The other path is CPP expansion. Common arguments in favour include the fact that Canadians have developed a very high level of trust in the administration and investment of the CPP, and the CPP has much lower administrative costs than what the financial services industry charges for most of its retirement savings products—certainly much lower than PRPPs are expected to cost. Increasing the base level of CPP benefits will help all workers and provide more financial stability for those who lack adequate workplace pensions or individual retirement savings.

In addition, CPP expansion offers a golden opportunity to address what may be the thorniest issue in systemic pension reform: raising the current retirement age of 65, which could significantly reduce the costs of increasing CPP benefit levels. CPP expansion will also significantly boost the economy over the medium to long term, as higher retirement benefits increase the purchasing power of recipients.

These last two arguments—together with a gradual, phased-in approach to CPP expansion—are sufficient to overcome the notion that the Canadian economy is too fragile to withstand the shock of increasing employer and employee contributions to fund increased CPP benefits.

In the absence of a national consensus on reforming the Canadian pension system, provinces will develop their own solutions. Some will be more effective than others, and, undoubtedly, this would result in even more economic balkaniza-tion of the Canadian federation. It was apparent from media reports of the last federal/provincial finance ministers’ meeting in December last year that a sufficient political consensus (two-thirds of the provinces representing two-thirds of the population) is close, if not already a reality. It’s time for the Government of Canada to move forward to this will of its people.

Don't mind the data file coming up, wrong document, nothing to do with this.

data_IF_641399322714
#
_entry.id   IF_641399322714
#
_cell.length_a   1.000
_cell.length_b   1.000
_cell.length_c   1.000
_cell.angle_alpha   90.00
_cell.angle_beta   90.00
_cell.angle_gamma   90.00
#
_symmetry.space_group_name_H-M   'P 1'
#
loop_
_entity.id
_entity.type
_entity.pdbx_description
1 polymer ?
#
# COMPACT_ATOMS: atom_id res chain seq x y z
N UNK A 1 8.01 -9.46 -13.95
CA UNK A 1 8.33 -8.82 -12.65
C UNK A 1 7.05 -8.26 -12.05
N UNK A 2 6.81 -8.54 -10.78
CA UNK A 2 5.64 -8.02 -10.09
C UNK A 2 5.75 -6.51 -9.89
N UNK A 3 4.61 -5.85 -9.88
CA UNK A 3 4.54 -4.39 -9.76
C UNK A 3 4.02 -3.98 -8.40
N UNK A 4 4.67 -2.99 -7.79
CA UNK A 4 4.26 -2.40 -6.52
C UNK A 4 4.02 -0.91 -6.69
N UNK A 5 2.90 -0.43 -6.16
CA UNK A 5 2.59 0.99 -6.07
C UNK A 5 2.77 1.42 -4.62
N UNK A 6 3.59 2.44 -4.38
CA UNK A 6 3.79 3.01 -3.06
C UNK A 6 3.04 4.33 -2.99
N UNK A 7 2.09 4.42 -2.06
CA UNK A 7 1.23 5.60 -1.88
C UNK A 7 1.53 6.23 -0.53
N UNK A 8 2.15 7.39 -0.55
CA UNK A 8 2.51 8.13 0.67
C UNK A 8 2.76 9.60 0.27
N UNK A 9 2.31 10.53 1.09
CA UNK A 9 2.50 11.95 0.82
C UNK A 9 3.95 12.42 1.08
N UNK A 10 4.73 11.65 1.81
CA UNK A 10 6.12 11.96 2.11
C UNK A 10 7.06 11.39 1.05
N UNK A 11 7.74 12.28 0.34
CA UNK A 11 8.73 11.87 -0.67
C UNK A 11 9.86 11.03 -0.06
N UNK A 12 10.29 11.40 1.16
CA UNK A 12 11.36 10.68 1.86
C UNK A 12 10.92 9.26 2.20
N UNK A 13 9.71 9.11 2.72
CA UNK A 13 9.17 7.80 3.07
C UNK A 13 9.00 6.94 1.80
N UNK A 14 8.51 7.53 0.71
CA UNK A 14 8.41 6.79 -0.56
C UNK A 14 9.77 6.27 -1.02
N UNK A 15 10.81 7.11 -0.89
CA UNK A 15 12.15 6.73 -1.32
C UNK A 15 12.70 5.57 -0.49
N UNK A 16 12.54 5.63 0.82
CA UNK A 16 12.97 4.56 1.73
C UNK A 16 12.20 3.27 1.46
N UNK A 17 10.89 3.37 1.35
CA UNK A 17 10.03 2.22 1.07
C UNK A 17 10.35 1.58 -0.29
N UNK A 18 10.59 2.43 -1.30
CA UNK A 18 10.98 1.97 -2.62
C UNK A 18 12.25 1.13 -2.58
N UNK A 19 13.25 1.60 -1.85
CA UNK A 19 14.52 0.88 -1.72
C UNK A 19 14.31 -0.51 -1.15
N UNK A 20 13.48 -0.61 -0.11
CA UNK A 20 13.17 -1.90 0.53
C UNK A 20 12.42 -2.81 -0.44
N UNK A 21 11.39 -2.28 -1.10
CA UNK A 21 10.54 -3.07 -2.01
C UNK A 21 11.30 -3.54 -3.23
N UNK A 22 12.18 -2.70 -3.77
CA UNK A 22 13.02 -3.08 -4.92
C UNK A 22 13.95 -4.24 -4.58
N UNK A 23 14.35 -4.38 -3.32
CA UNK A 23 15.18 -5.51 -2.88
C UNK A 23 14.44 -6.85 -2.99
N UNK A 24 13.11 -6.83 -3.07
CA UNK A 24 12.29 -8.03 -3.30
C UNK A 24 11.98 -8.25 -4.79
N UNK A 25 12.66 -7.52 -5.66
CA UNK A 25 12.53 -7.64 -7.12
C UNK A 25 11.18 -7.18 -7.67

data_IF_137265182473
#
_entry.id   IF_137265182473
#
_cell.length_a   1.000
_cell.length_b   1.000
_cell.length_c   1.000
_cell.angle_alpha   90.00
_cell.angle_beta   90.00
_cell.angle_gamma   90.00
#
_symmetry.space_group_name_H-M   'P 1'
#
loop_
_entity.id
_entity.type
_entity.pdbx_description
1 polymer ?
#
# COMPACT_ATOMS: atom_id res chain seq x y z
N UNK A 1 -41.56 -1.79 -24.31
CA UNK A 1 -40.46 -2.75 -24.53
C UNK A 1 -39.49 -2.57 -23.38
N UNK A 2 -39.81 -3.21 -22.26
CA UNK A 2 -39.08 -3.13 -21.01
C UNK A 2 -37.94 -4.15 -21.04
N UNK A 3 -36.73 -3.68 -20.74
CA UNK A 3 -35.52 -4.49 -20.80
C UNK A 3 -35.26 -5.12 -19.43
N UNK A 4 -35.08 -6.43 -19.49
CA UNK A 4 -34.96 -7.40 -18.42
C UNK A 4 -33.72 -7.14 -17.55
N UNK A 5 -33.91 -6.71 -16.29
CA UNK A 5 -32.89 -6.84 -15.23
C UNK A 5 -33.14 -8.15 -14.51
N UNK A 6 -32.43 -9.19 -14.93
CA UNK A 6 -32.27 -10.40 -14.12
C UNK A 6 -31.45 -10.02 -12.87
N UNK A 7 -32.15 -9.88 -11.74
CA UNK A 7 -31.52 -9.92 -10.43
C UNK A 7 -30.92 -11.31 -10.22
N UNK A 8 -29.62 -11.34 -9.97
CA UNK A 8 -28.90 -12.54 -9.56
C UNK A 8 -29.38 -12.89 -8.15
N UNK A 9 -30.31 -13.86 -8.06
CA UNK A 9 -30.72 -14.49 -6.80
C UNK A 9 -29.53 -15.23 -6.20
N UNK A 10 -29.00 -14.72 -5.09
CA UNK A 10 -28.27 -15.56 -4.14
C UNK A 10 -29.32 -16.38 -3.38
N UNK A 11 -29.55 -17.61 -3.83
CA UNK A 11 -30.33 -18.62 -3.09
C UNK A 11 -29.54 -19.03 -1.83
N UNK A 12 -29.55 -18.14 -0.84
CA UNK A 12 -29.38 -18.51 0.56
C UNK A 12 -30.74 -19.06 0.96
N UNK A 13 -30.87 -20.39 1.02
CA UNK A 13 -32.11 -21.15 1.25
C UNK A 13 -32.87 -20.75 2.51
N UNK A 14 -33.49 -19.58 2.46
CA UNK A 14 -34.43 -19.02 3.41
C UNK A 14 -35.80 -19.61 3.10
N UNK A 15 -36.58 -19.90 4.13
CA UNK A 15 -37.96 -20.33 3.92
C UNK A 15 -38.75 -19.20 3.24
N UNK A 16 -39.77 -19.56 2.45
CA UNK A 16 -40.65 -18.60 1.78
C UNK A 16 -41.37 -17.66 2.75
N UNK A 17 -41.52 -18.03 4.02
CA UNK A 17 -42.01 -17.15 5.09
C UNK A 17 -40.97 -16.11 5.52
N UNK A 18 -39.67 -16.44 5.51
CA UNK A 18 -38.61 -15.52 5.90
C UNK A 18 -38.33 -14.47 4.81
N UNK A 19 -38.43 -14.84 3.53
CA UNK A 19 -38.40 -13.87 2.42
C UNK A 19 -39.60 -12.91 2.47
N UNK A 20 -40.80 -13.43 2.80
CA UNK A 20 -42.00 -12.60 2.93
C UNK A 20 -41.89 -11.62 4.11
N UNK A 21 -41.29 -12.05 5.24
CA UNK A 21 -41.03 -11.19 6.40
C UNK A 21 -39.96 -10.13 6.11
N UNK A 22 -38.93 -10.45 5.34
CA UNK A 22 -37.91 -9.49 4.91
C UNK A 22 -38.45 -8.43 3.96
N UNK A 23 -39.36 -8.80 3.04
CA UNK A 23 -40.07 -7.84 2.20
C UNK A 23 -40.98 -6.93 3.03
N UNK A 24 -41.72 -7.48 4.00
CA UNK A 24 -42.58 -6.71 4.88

Greg Hurst is managing director of Greg Hurst & Associates Ltd.

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Copyright © 2021 Transcontinental Media G.P. This article first appeared in Benefits Canada.

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JP Laporte:

The original CPP expansion reform was of a voluntary second tier to the CPP, one that would share the best features of the current sides of the debate (Big CPP vs PRPP): economies of scale and professional management a la CPPIB, with the absence of a payroll tax-like as the PRPP legislation offers. The one objection levied against this original vision was that it was voluntary and therefore doomed to failure. I notice that TFSAs are voluntary (and capped quite low in terms of contributions) and yet, over 8 million Canadians bothered to seek one and register. Billions of dollars have been transferred into them as well. What the TFSA experience tells us is that Canadians deserve more credit than what the pundits and so called experts claim. They will react positively to a properly designed savings vehicle like the Supplemental CPP.

Thursday, February 06 at 8:16 am | Reply